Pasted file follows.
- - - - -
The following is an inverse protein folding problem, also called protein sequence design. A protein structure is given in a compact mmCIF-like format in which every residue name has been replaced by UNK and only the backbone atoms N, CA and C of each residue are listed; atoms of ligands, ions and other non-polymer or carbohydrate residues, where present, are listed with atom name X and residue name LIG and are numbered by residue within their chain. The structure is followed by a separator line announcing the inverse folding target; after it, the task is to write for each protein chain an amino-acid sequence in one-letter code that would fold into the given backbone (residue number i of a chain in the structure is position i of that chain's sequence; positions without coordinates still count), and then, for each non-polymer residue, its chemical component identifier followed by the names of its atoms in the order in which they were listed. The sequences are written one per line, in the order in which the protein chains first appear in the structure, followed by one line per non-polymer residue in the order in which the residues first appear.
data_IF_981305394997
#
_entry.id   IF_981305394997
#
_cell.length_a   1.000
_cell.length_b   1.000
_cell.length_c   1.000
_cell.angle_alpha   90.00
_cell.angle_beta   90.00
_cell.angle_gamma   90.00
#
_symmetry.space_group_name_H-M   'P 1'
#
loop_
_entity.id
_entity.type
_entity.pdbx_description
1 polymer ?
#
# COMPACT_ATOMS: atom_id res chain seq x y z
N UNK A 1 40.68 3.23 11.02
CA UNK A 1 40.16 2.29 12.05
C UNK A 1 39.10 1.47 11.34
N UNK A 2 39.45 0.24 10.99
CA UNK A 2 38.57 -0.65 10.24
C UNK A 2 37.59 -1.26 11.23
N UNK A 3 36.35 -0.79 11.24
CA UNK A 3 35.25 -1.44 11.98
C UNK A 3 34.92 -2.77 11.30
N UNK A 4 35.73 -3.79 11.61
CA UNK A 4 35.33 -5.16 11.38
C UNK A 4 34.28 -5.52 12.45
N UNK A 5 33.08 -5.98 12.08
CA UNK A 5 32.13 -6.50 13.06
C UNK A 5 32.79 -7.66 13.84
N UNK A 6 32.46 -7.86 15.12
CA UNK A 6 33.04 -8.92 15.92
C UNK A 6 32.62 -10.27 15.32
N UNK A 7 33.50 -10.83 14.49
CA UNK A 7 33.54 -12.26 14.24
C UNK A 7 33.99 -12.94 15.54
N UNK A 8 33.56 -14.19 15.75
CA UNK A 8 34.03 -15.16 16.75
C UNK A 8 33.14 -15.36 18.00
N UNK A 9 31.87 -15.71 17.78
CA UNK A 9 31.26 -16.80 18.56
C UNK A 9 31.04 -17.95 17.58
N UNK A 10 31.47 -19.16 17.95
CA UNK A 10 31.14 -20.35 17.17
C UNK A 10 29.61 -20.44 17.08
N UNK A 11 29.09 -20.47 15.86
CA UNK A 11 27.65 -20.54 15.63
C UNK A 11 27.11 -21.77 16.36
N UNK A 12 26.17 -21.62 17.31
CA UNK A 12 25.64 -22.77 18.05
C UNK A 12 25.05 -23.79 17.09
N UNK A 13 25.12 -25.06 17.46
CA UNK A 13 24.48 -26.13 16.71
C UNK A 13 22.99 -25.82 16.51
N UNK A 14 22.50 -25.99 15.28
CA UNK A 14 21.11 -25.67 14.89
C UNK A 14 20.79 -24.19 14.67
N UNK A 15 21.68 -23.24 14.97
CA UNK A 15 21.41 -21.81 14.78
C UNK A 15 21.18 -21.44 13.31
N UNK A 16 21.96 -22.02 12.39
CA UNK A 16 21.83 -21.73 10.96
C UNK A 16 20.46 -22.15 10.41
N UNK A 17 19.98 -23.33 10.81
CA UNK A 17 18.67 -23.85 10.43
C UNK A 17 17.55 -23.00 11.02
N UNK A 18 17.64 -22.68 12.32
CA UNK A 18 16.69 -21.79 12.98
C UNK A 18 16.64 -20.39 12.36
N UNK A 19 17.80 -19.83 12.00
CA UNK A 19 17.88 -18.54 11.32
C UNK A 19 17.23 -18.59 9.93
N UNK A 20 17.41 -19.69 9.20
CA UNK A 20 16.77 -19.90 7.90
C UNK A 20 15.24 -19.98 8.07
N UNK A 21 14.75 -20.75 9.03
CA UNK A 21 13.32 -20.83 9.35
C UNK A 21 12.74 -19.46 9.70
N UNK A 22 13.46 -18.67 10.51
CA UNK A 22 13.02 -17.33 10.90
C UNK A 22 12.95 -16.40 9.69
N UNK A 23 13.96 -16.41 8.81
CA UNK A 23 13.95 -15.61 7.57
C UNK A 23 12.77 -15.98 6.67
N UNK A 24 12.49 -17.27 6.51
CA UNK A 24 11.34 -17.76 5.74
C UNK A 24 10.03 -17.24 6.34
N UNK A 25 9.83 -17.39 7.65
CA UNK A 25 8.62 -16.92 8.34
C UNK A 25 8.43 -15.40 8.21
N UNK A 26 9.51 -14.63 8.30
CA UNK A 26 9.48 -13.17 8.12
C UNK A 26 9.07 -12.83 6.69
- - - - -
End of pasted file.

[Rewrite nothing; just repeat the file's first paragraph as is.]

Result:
The following is an inverse protein folding problem, also called protein sequence design. A protein structure is given in a compact mmCIF-like format in which every residue name has been replaced by UNK and only the backbone atoms N, CA and C of each residue are listed; atoms of ligands, ions and other non-polymer or carbohydrate residues, where present, are listed with atom name X and residue name LIG and are numbered by residue within their chain. The structure is followed by a separator line announcing the inverse folding target; after it, the task is to write for each protein chain an amino-acid sequence in one-letter code that would fold into the given backbone (residue number i of a chain in the structure is position i of that chain's sequence; positions without coordinates still count), and then, for each non-polymer residue, its chemical component identifier followed by the names of its atoms in the order in which they were listed. The sequences are written one per line, in the order in which the protein chains first appear in the structure, followed by one line per non-polymer residue in the order in which the residues first appear.